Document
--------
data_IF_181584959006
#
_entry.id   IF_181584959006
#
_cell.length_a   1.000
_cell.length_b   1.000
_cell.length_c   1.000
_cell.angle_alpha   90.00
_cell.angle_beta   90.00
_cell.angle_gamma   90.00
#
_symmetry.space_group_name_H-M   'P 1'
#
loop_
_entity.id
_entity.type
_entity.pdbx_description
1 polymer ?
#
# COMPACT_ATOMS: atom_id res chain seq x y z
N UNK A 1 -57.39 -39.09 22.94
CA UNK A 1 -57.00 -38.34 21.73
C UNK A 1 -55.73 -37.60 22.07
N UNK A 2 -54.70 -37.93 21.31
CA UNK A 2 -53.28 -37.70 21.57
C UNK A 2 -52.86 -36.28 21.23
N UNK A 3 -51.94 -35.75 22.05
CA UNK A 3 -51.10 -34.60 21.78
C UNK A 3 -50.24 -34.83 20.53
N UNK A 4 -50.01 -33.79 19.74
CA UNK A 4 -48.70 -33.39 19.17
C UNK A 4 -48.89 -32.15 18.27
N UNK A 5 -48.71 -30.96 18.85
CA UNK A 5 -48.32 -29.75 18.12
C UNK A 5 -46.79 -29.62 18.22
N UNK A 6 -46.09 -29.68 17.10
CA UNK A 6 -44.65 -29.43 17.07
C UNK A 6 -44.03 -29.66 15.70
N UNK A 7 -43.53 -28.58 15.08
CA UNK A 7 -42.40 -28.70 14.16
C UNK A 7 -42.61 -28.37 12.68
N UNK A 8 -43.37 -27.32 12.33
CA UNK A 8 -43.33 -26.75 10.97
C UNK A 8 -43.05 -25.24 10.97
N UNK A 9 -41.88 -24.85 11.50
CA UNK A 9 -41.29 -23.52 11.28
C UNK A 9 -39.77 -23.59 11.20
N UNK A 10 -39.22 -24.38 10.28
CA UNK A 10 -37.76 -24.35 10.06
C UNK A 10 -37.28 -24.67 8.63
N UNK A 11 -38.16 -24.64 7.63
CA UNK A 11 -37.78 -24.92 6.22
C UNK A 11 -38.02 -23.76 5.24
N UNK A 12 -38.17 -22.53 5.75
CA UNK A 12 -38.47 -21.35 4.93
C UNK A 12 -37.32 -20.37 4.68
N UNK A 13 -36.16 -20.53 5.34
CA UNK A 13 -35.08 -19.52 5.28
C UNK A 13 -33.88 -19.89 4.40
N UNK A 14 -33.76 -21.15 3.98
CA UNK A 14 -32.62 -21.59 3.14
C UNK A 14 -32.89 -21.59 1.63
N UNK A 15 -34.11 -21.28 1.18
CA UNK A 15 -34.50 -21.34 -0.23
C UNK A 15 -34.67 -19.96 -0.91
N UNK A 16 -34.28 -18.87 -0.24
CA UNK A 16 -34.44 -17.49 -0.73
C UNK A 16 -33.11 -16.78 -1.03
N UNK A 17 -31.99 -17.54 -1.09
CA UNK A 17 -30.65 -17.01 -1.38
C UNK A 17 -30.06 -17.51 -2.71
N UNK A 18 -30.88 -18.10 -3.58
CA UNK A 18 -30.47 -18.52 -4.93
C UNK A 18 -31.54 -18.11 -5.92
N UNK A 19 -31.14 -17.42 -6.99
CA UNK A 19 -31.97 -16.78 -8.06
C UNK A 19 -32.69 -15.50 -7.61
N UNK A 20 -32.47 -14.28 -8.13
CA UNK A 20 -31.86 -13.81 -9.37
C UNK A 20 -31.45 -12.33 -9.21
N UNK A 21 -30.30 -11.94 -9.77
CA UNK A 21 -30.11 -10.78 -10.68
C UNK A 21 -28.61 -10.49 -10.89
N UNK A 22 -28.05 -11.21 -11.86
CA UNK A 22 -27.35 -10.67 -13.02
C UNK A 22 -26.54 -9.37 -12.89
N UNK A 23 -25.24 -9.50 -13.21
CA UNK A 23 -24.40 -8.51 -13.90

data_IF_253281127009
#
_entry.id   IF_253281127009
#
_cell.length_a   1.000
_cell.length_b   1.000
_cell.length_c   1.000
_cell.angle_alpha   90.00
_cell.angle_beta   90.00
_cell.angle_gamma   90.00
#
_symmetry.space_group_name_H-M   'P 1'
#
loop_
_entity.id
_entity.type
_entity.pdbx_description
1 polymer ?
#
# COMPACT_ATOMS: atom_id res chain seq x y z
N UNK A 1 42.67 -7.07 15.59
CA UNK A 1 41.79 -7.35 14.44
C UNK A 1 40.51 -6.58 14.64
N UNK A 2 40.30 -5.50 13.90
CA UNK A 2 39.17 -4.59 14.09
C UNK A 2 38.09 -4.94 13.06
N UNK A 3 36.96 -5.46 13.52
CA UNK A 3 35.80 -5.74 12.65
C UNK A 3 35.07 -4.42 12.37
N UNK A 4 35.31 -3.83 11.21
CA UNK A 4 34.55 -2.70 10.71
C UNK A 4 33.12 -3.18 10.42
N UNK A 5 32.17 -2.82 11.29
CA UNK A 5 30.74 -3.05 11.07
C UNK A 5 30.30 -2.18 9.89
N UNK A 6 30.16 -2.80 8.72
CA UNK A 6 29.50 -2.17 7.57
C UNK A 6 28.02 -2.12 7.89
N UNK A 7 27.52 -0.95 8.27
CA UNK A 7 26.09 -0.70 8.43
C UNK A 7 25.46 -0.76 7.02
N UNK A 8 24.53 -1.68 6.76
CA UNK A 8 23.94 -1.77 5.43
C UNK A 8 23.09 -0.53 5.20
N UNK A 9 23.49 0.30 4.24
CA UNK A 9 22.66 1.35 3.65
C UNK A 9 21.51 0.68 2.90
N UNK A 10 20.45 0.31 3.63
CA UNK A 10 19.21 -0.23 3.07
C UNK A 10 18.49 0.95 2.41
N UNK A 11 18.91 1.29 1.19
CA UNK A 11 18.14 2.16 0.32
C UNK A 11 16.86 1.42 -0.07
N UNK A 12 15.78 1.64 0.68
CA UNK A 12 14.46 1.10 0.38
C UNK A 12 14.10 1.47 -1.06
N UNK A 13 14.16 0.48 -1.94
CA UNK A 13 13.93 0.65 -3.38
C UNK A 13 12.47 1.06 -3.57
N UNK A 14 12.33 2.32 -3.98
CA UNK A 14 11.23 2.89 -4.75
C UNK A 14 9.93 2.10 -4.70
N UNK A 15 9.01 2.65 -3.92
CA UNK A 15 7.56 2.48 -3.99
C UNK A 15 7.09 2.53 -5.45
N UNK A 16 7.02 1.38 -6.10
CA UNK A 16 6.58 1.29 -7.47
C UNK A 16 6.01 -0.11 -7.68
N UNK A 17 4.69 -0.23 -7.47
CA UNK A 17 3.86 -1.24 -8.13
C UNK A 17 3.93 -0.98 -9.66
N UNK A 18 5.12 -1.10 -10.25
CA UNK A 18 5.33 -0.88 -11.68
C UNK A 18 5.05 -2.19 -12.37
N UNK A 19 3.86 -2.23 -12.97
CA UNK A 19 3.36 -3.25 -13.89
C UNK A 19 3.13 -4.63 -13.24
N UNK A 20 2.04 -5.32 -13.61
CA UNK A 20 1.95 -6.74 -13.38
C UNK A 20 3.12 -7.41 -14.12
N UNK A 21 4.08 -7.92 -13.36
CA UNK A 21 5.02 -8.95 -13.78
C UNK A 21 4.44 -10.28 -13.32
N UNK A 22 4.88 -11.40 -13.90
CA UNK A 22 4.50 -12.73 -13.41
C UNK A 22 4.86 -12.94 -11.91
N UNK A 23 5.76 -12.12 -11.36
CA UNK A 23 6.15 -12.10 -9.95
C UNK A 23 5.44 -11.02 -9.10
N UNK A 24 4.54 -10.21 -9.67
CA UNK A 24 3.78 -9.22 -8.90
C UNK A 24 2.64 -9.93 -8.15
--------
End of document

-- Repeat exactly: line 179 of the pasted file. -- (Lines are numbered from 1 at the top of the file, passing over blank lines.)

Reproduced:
CA UNK A 24 3.78 -9.22 -8.90